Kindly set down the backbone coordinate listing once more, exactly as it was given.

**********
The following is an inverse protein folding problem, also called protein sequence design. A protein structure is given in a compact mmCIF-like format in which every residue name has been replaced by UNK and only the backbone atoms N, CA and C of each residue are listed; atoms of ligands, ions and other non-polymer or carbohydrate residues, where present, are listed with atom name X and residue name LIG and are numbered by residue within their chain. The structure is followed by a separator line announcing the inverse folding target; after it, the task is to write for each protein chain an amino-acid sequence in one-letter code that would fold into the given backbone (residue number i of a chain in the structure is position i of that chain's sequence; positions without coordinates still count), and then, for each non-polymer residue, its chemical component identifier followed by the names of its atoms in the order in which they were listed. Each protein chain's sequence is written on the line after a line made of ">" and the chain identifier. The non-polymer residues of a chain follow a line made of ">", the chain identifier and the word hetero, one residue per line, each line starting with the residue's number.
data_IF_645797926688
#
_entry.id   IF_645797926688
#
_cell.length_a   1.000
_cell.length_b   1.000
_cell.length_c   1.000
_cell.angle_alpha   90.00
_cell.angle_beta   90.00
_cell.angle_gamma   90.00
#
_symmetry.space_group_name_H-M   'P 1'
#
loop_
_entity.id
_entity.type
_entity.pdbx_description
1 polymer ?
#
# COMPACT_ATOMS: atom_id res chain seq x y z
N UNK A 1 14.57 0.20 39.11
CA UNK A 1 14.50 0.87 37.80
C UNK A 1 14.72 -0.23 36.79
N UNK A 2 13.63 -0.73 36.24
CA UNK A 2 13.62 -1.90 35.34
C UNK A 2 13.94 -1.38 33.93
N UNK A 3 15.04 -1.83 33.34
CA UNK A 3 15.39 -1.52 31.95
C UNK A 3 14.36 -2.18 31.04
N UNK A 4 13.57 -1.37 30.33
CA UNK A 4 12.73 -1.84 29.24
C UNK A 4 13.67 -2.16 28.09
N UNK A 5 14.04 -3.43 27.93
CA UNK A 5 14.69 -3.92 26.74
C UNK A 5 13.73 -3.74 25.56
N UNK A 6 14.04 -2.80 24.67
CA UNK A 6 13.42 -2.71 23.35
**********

The following is an inverse protein folding problem, also called protein sequence design. A protein structure is given in a compact mmCIF-like format in which every residue name has been replaced by UNK and only the backbone atoms N, CA and C of each residue are listed; atoms of ligands, ions and other non-polymer or carbohydrate residues, where present, are listed with atom name X and residue name LIG and are numbered by residue within their chain. The structure is followed by a separator line announcing the inverse folding target; after it, the task is to write for each protein chain an amino-acid sequence in one-letter code that would fold into the given backbone (residue number i of a chain in the structure is position i of that chain's sequence; positions without coordinates still count), and then, for each non-polymer residue, its chemical component identifier followed by the names of its atoms in the order in which they were listed. Each protein chain's sequence is written on the line after a line made of ">" and the chain identifier. The non-polymer residues of a chain follow a line made of ">", the chain identifier and the word hetero, one residue per line, each line starting with the residue's number.
data_IF_645797926688
#
_entry.id   IF_645797926688
#
_cell.length_a   1.000
_cell.length_b   1.000
_cell.length_c   1.000
_cell.angle_alpha   90.00
_cell.angle_beta   90.00
_cell.angle_gamma   90.00
#
_symmetry.space_group_name_H-M   'P 1'
#
loop_
_entity.id
_entity.type
_entity.pdbx_description
1 polymer ?
#
# COMPACT_ATOMS: atom_id res chain seq x y z
N UNK A 1 14.57 0.20 39.11
CA UNK A 1 14.50 0.87 37.80
C UNK A 1 14.72 -0.23 36.79
N UNK A 2 13.63 -0.73 36.24
CA UNK A 2 13.62 -1.90 35.34
C UNK A 2 13.94 -1.38 33.93
N UNK A 3 15.04 -1.83 33.34
CA UNK A 3 15.39 -1.52 31.95
C UNK A 3 14.36 -2.18 31.04
N UNK A 4 13.57 -1.37 30.33
CA UNK A 4 12.73 -1.84 29.24
C UNK A 4 13.67 -2.16 28.09
N UNK A 5 14.04 -3.43 27.93
CA UNK A 5 14.69 -3.92 26.74
C UNK A 5 13.73 -3.74 25.56
N UNK A 6 14.04 -2.80 24.67
CA UNK A 6 13.42 -2.71 23.35